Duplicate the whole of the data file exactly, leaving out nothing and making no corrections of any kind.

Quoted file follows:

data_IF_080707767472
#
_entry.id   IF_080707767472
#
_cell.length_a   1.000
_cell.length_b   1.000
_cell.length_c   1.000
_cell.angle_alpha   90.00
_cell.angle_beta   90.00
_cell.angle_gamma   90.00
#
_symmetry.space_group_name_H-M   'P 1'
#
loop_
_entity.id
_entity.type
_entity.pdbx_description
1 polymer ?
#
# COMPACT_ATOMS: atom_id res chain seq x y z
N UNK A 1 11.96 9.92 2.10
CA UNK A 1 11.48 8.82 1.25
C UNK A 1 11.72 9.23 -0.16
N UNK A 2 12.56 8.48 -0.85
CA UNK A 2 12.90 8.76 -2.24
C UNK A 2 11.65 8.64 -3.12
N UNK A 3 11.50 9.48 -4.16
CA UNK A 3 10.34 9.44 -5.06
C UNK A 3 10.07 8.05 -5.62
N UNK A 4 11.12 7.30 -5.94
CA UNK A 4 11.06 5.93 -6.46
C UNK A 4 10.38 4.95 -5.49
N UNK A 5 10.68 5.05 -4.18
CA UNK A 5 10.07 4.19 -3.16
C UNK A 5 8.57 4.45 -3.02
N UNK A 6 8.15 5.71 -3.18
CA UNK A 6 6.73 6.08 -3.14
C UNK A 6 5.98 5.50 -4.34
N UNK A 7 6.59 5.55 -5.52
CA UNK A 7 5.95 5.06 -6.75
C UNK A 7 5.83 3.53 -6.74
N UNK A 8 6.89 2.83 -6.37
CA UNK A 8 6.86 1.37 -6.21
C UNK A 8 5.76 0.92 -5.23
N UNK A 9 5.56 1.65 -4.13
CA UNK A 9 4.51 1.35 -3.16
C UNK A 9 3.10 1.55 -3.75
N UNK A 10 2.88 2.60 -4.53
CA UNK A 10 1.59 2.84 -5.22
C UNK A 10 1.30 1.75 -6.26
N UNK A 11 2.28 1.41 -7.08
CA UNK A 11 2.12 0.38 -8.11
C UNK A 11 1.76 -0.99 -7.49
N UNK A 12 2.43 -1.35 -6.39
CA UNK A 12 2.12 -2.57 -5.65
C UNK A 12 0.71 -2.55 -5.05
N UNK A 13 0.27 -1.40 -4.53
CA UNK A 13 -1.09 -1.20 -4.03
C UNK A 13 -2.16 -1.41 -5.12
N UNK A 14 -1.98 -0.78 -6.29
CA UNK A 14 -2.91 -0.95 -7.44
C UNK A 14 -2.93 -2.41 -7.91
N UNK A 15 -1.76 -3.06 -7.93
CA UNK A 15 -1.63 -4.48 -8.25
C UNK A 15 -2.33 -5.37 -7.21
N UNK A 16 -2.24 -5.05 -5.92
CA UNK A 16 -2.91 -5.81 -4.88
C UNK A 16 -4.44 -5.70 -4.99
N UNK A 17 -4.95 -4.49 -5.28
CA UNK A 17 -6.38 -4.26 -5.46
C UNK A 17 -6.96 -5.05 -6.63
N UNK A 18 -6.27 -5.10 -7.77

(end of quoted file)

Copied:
data_IF_080707767472
#
_entry.id   IF_080707767472
#
_cell.length_a   1.000
_cell.length_b   1.000
_cell.length_c   1.000
_cell.angle_alpha   90.00
_cell.angle_beta   90.00
_cell.angle_gamma   90.00
#
_symmetry.space_group_name_H-M   'P 1'
#
loop_
_entity.id
_entity.type
_entity.pdbx_description
1 polymer ?
#
# COMPACT_ATOMS: atom_id res chain seq x y z
N UNK A 1 11.96 9.92 2.10
CA UNK A 1 11.48 8.82 1.25
C UNK A 1 11.72 9.23 -0.16
N UNK A 2 12.56 8.48 -0.85
CA UNK A 2 12.90 8.76 -2.24
C UNK A 2 11.65 8.64 -3.12
N UNK A 3 11.50 9.48 -4.16
CA UNK A 3 10.34 9.44 -5.06
C UNK A 3 10.07 8.05 -5.62
N UNK A 4 11.12 7.30 -5.94
CA UNK A 4 11.06 5.93 -6.46
C UNK A 4 10.38 4.95 -5.49
N UNK A 5 10.68 5.05 -4.18
CA UNK A 5 10.07 4.19 -3.16
C UNK A 5 8.57 4.45 -3.02
N UNK A 6 8.15 5.71 -3.18
CA UNK A 6 6.73 6.08 -3.14
C UNK A 6 5.98 5.50 -4.34
N UNK A 7 6.59 5.55 -5.52
CA UNK A 7 5.95 5.06 -6.75
C UNK A 7 5.83 3.53 -6.74
N UNK A 8 6.89 2.83 -6.37
CA UNK A 8 6.86 1.37 -6.21
C UNK A 8 5.76 0.92 -5.23
N UNK A 9 5.56 1.65 -4.13
CA UNK A 9 4.51 1.35 -3.16
C UNK A 9 3.10 1.55 -3.75
N UNK A 10 2.88 2.60 -4.53
CA UNK A 10 1.59 2.84 -5.22
C UNK A 10 1.30 1.75 -6.26
N UNK A 11 2.28 1.41 -7.08
CA UNK A 11 2.12 0.38 -8.11
C UNK A 11 1.76 -0.99 -7.49
N UNK A 12 2.43 -1.35 -6.39
CA UNK A 12 2.12 -2.57 -5.65
C UNK A 12 0.71 -2.55 -5.05
N UNK A 13 0.27 -1.40 -4.53
CA UNK A 13 -1.09 -1.20 -4.03
C UNK A 13 -2.16 -1.41 -5.12
N UNK A 14 -1.98 -0.78 -6.29
CA UNK A 14 -2.91 -0.95 -7.44
C UNK A 14 -2.93 -2.41 -7.91
N UNK A 15 -1.76 -3.06 -7.93
CA UNK A 15 -1.63 -4.48 -8.25
C UNK A 15 -2.33 -5.37 -7.21
N UNK A 16 -2.24 -5.05 -5.92
CA UNK A 16 -2.91 -5.81 -4.88
C UNK A 16 -4.44 -5.70 -4.99
N UNK A 17 -4.95 -4.49 -5.28
CA UNK A 17 -6.38 -4.26 -5.46
C UNK A 17 -6.96 -5.05 -6.63
N UNK A 18 -6.27 -5.10 -7.77